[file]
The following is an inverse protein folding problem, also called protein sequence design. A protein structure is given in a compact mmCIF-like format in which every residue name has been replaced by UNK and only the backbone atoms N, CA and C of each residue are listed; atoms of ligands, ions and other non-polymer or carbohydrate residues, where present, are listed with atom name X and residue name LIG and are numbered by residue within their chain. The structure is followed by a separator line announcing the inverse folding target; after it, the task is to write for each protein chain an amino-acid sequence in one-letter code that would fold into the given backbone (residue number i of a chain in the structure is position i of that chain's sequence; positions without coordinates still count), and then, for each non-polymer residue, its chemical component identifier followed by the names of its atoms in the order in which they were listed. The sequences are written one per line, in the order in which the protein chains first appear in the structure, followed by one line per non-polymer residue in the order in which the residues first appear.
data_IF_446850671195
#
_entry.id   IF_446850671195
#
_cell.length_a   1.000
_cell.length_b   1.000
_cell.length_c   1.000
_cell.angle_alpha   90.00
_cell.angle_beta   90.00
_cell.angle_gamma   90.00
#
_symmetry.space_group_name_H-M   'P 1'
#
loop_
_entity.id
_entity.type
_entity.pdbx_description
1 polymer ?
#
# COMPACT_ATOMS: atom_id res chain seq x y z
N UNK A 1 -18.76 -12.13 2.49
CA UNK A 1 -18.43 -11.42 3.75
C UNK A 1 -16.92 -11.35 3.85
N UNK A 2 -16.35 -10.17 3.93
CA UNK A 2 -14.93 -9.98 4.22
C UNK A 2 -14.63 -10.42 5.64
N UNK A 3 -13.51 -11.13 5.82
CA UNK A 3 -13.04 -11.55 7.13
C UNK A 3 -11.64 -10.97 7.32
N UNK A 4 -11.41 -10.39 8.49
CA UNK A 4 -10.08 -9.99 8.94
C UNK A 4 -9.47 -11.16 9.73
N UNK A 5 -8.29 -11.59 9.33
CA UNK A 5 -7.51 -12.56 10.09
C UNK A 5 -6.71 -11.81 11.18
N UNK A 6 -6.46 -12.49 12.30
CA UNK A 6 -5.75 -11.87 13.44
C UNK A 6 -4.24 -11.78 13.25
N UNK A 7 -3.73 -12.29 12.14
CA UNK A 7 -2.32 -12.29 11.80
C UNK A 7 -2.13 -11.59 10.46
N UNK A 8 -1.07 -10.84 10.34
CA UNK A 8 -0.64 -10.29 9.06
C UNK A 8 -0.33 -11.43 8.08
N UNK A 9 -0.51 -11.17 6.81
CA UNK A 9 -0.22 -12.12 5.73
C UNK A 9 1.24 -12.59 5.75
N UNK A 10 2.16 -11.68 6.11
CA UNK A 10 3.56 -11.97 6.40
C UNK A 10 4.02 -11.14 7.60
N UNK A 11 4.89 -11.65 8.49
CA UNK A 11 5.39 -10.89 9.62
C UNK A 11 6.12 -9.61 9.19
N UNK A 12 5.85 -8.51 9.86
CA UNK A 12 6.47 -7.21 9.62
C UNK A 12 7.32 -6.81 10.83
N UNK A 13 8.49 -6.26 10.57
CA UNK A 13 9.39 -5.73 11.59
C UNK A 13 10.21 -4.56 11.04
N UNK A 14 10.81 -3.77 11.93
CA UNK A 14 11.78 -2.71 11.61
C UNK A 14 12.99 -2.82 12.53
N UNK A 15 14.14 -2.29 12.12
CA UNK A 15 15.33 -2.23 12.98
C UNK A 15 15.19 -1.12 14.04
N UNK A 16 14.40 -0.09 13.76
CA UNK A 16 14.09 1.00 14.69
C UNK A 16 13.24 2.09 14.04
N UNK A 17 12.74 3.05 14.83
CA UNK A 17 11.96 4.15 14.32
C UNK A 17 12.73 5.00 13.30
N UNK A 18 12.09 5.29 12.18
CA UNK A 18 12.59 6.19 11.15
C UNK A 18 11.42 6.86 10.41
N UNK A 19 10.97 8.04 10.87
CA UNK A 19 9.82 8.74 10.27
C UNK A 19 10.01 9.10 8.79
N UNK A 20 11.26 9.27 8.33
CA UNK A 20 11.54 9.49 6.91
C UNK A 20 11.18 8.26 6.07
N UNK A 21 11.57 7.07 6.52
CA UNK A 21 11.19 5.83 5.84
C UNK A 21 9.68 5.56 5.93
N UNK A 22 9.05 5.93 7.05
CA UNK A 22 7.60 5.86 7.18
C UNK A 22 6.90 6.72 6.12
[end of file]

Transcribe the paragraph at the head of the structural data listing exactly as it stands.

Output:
The following is an inverse protein folding problem, also called protein sequence design. A protein structure is given in a compact mmCIF-like format in which every residue name has been replaced by UNK and only the backbone atoms N, CA and C of each residue are listed; atoms of ligands, ions and other non-polymer or carbohydrate residues, where present, are listed with atom name X and residue name LIG and are numbered by residue within their chain. The structure is followed by a separator line announcing the inverse folding target; after it, the task is to write for each protein chain an amino-acid sequence in one-letter code that would fold into the given backbone (residue number i of a chain in the structure is position i of that chain's sequence; positions without coordinates still count), and then, for each non-polymer residue, its chemical component identifier followed by the names of its atoms in the order in which they were listed. The sequences are written one per line, in the order in which the protein chains first appear in the structure, followed by one line per non-polymer residue in the order in which the residues first appear.